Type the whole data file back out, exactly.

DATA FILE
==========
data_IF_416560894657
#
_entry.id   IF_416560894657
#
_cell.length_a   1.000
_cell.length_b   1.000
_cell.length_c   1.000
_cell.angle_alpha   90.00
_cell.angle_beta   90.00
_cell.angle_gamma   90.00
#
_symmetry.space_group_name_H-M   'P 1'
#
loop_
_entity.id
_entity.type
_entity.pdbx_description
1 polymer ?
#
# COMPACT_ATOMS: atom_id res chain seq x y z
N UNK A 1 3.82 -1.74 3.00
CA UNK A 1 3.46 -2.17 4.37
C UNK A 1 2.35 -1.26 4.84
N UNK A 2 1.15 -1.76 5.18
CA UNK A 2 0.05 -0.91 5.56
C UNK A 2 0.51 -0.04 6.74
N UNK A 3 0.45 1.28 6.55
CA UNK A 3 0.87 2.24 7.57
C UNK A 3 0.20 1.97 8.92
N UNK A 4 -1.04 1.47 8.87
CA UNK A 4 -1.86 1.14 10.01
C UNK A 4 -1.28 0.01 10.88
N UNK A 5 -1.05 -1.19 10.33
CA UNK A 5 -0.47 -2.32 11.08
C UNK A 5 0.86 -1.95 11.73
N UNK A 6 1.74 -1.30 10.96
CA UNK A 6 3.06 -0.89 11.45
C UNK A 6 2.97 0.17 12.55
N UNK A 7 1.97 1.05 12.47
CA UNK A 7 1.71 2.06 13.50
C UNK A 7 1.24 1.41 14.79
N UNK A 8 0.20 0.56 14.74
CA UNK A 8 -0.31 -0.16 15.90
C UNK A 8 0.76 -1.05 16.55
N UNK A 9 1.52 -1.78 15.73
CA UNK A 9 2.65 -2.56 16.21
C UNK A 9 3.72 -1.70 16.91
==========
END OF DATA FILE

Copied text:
data_IF_416560894657
#
_entry.id   IF_416560894657
#
_cell.length_a   1.000
_cell.length_b   1.000
_cell.length_c   1.000
_cell.angle_alpha   90.00
_cell.angle_beta   90.00
_cell.angle_gamma   90.00
#
_symmetry.space_group_name_H-M   'P 1'
#
loop_
_entity.id
_entity.type
_entity.pdbx_description
1 polymer ?
#
# COMPACT_ATOMS: atom_id res chain seq x y z
N UNK A 1 3.82 -1.74 3.00
CA UNK A 1 3.46 -2.17 4.37
C UNK A 1 2.35 -1.26 4.84
N UNK A 2 1.15 -1.76 5.18
CA UNK A 2 0.05 -0.91 5.56
C UNK A 2 0.51 -0.04 6.74
N UNK A 3 0.45 1.28 6.55
CA UNK A 3 0.87 2.24 7.57
C UNK A 3 0.20 1.97 8.92
N UNK A 4 -1.04 1.47 8.87
CA UNK A 4 -1.86 1.14 10.01
C UNK A 4 -1.28 0.01 10.88
N UNK A 5 -1.05 -1.19 10.33
CA UNK A 5 -0.47 -2.32 11.08
C UNK A 5 0.86 -1.95 11.73
N UNK A 6 1.74 -1.30 10.96
CA UNK A 6 3.06 -0.89 11.45
C UNK A 6 2.97 0.17 12.55
N UNK A 7 1.97 1.05 12.47
CA UNK A 7 1.71 2.06 13.50
C UNK A 7 1.24 1.41 14.79
N UNK A 8 0.20 0.56 14.74
CA UNK A 8 -0.31 -0.16 15.90
C UNK A 8 0.76 -1.05 16.55
N UNK A 9 1.52 -1.78 15.73
CA UNK A 9 2.65 -2.56 16.21
C UNK A 9 3.72 -1.70 16.91